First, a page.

Wearing goggles and gloves, a rescue worker cradled an oil-covered bird Sunday as it shrieked and shivered. She opened the animal's long beak to insert a feeding tube. In another room, a volunteer bathed a slender bird with dish soap, gently scrubbing its feathers with a toothbrush. Nearby, workers wrapped dead birds in tin foil and placed them in a cardboard box.
Since a mystery spill on the Southern California coast last week coated nearly 900 seabirds between Venice and Santa Barbara with thick murky oil, veterinarians, rescuers and volunteers have been nursing the animals at the Los Angeles Oiled Bird Care and Education Center in San Pedro.
In the last few days, the sickly birds -- mostly western grebes that live in coastal bay areas -- have washed up on local beaches with oil-stained feathers. More than 644 have survived after workers tube-fed them, warmed them and bathed them. More than 200 others have died.
Because teams of rescuers will continue to comb the seashore this week, officials are expecting more birds to arrive.
"This is the largest number of animals that have come in over such a short period of time," said Michael Ziccardi, program director for the Oiled Wildlife Care Network, created in 1994 in response to the 1989 Exxon Valdez oil spill off Alaska and one a year later that blackened the shoreline in Huntington Beach. The San Pedro Center opened four years ago and is one of 12 in the state.
For The Record
Los Angeles Times Tuesday January 18, 2005 Home Edition Main News Part A Page 2 National Desk 0 inches; 25 words Type of Material: Correction
Bird rescue -- An article in Monday's California section on the rescue of oil-covered birds misspelled the last name of volunteer Loren Colter as Cotter.
The California Department of Fish and Game has not determined where the oil in this case came from and has not ruled out the La Conchita mudslide last week, which officials say may have triggered a spill.
The unusually high number of injured birds is partly a result of timing, said Jay Holcomb, director of the International Bird Rescue Research Center. Many migrate here from Canada, Washington state and Northern California during the winter to hunt for fish in warmer climes.
On Sunday, volunteers lined up to help.
"I love birds. I love wildlife. I love the joy they bring us," said Beverly O'Lena, 58, a retired FedEx employee who cares for a handicapped crow at her home. She showed up Sunday morning after hearing about the oiled birds on the news. "Any human effort that can add to the safety of wildlife, we should volunteer. They are part of our environment."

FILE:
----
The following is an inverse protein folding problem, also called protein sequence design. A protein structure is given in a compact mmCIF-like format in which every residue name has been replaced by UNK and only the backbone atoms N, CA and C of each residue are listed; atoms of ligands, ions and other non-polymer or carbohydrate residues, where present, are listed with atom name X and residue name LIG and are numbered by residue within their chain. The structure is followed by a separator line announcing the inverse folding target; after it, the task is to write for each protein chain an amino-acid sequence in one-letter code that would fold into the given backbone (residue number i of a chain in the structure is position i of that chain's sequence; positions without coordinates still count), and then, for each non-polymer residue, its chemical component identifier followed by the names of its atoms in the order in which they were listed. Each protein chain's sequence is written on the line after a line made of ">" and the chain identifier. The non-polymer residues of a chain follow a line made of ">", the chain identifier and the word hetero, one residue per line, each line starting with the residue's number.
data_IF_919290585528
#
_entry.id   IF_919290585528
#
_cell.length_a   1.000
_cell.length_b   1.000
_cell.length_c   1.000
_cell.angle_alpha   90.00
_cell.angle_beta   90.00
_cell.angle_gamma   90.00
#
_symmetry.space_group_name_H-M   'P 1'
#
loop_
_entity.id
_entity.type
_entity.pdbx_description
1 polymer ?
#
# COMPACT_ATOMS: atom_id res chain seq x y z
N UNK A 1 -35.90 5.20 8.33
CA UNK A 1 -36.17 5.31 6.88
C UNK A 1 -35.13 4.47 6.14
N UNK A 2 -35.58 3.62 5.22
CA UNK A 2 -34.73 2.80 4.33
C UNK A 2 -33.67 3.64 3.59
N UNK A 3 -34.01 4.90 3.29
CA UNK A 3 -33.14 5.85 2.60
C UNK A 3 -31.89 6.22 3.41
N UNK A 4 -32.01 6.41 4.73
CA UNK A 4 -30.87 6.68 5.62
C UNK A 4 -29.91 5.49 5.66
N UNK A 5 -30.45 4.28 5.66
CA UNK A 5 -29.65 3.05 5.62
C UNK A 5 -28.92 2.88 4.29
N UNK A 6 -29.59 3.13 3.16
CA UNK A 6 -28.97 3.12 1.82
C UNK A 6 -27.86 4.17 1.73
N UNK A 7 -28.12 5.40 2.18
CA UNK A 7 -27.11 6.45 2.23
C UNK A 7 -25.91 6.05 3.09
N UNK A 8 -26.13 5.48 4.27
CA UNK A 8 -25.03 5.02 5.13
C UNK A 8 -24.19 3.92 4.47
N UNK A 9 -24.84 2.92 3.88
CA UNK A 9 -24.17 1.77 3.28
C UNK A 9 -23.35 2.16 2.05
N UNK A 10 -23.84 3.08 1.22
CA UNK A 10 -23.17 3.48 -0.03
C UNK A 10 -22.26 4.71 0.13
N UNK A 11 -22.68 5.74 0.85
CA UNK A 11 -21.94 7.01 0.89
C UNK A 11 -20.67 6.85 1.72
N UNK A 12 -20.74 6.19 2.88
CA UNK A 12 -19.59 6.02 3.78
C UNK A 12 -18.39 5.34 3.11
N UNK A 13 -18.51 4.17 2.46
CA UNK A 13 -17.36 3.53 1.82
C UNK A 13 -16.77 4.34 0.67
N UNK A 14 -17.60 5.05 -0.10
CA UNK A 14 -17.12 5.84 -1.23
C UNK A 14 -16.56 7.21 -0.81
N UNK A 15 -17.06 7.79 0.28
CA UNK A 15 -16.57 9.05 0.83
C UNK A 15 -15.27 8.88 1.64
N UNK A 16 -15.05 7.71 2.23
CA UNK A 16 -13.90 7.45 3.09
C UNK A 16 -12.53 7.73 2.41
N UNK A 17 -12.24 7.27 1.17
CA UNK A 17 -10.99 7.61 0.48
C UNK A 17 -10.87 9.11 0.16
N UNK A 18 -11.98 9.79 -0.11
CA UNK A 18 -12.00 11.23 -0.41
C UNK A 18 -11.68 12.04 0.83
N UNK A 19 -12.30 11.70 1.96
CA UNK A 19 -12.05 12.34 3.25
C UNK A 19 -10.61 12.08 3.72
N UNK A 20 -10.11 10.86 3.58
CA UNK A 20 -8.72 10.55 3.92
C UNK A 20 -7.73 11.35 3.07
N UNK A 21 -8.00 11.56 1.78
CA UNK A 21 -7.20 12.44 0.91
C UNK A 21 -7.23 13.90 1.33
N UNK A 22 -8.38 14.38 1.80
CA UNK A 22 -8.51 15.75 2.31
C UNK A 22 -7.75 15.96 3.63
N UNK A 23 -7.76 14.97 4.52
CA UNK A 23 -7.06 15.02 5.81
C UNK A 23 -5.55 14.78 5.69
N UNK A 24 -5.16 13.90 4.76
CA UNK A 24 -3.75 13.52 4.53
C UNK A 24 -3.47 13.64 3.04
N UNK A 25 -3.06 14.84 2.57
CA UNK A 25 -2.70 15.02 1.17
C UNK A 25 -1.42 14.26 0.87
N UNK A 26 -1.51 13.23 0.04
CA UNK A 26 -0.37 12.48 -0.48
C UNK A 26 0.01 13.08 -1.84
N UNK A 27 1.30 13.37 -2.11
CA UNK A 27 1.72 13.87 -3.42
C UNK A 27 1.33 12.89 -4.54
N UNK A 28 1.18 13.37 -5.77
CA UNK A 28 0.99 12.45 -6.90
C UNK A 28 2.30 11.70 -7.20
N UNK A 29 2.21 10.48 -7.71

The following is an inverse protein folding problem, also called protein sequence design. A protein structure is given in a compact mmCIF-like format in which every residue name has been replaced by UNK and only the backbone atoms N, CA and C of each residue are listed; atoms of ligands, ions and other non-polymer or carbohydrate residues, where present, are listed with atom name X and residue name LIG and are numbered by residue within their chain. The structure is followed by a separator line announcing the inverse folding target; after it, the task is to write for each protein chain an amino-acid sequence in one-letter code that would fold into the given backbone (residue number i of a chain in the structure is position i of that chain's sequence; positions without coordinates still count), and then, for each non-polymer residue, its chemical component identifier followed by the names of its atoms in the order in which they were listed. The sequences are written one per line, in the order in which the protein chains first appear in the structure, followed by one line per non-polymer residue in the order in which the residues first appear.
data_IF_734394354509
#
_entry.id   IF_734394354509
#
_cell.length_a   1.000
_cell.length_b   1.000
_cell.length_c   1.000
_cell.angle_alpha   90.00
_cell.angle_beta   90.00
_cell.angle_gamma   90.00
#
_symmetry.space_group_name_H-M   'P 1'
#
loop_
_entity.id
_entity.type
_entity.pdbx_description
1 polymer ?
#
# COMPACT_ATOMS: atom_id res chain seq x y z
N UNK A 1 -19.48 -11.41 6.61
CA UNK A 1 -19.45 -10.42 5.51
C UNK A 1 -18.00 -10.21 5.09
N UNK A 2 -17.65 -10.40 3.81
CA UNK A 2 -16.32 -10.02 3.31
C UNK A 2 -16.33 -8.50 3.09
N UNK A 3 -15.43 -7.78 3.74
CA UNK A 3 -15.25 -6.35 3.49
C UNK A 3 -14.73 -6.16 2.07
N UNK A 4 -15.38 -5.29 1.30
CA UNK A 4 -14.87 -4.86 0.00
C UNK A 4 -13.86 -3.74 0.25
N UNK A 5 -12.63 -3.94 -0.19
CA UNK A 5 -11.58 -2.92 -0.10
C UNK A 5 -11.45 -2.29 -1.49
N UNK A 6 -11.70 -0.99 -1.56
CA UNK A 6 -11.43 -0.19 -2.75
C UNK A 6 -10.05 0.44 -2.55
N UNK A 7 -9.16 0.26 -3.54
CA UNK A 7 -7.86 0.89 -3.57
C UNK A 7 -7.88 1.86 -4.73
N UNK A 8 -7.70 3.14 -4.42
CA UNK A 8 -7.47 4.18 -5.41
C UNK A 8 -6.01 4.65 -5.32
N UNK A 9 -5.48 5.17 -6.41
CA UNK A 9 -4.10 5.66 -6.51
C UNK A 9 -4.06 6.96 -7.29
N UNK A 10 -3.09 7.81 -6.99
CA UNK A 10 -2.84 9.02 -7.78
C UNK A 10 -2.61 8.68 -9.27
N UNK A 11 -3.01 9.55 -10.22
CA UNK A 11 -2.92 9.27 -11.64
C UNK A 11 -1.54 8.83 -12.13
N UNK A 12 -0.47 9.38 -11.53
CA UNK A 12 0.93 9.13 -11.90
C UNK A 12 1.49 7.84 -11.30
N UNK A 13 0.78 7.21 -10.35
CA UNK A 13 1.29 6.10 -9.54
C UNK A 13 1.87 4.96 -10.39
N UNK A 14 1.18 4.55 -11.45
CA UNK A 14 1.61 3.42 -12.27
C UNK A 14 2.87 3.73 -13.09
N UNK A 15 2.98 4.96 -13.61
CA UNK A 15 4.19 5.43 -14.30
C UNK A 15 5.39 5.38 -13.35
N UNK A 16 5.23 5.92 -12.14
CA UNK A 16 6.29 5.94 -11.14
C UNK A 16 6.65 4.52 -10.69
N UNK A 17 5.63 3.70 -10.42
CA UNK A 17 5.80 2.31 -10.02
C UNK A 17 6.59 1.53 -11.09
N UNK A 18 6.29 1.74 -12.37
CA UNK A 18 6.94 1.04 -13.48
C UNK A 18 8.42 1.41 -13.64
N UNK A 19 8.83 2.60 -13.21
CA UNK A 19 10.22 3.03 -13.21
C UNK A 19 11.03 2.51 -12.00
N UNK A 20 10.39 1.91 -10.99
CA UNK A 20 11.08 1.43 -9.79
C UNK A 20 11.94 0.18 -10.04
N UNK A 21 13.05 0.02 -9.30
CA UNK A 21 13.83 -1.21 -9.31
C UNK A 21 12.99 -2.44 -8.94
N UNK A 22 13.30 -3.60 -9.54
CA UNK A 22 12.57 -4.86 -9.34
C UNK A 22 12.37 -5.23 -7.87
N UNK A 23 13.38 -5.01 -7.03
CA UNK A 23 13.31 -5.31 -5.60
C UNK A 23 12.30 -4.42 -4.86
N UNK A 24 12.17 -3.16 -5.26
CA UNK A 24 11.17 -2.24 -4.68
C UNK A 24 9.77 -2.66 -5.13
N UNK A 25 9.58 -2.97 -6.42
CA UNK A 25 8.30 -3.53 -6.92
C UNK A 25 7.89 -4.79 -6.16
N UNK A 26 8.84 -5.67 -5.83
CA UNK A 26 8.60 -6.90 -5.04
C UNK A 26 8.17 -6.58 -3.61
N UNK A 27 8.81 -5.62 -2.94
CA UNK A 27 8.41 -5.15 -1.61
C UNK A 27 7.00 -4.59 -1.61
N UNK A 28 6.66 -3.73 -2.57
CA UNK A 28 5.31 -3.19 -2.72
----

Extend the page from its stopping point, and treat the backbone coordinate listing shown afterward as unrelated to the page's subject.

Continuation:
By Sunday, more than 150 volunteers had signed up to nurse the birds, complete paperwork, prepare food and build beds, according to Cindy Murphy, a coordinator for Fish and Game. Volunteers must be at least 18 years old and go through a brief training session.
Another 150 trained volunteers for the Oiled Wildlife Care Network helped out.
"They see the medical conditions of these birds and they feel emotionally attached," Murphy said. "They want to do whatever they can to help."
On Wednesday, residents began bringing the birds to the San Pedro rescue center, Ziccardi said. Soon after, the Oiled Wildlife Care Network sent 30 people to search in boats and on the beaches for distressed birds. They have been transporting the birds to the center in cat carriers and cardboard boxes with holes for ventilation.
Ziccardi said anyone who finds an injured or oily bird should not try to touch it because their sharp beaks can be dangerous and the oil can be toxic. He asked instead that people call the network's bird hotline at (562) 342-7222.
When the birds arrive at the center, they are usually hypothermic because oil harms their feathers' ability to trap air and repel water. Some have ingested oil by trying to clean their feathers, thereby damaging their internal organs.
On Sunday, volunteers worked through rows of ventilated boxes, tagging each bird, taking feather samples and photographing them. Then workers moved each bird to an examination table, as veterinarians took blood samples.
The birds were then placed in wooden beds covered with sheets. The heated room looked like a nursery and smelled like fish.
"We give them time to rest and get over the stress of being put in that environment," Ziccardi said. "If we take the animal and immediately wash it, it might not survive as well."
After 24 to 48 hours of warmth, volunteers and workers soak and scrub the birds' feathers and greenish-yellow bills in 103-degree water with dish soap. They comb the oil out of the birds' feathers.
Washing and rinsing takes up to an hour per bird, and the animals are fed eight times a day.
Once dry, the birds are placed in outdoor pools to simulate their life at sea. After a week, they are usually healthy enough to return to their natural environment, Ziccardi said.
Loren Cotter, 36, and his wife, Brandy Gaunt, 29, both of Long Beach, spent the weekend building bird beds and washing the creatures.
The best part was watching "the transformation from a greased-up sad bird to a feisty clean bird," Cotter said. "I just got hooked."
Even though they both work 10-hour shifts during the week, they planned to return every evening to volunteer for "as long as it takes," Cotter said.
"You realize the importance of these animals," he said. "With all of the things humans do to the ecosystem, to help and give back is very important."
Information about the organization can be found at owcn.org.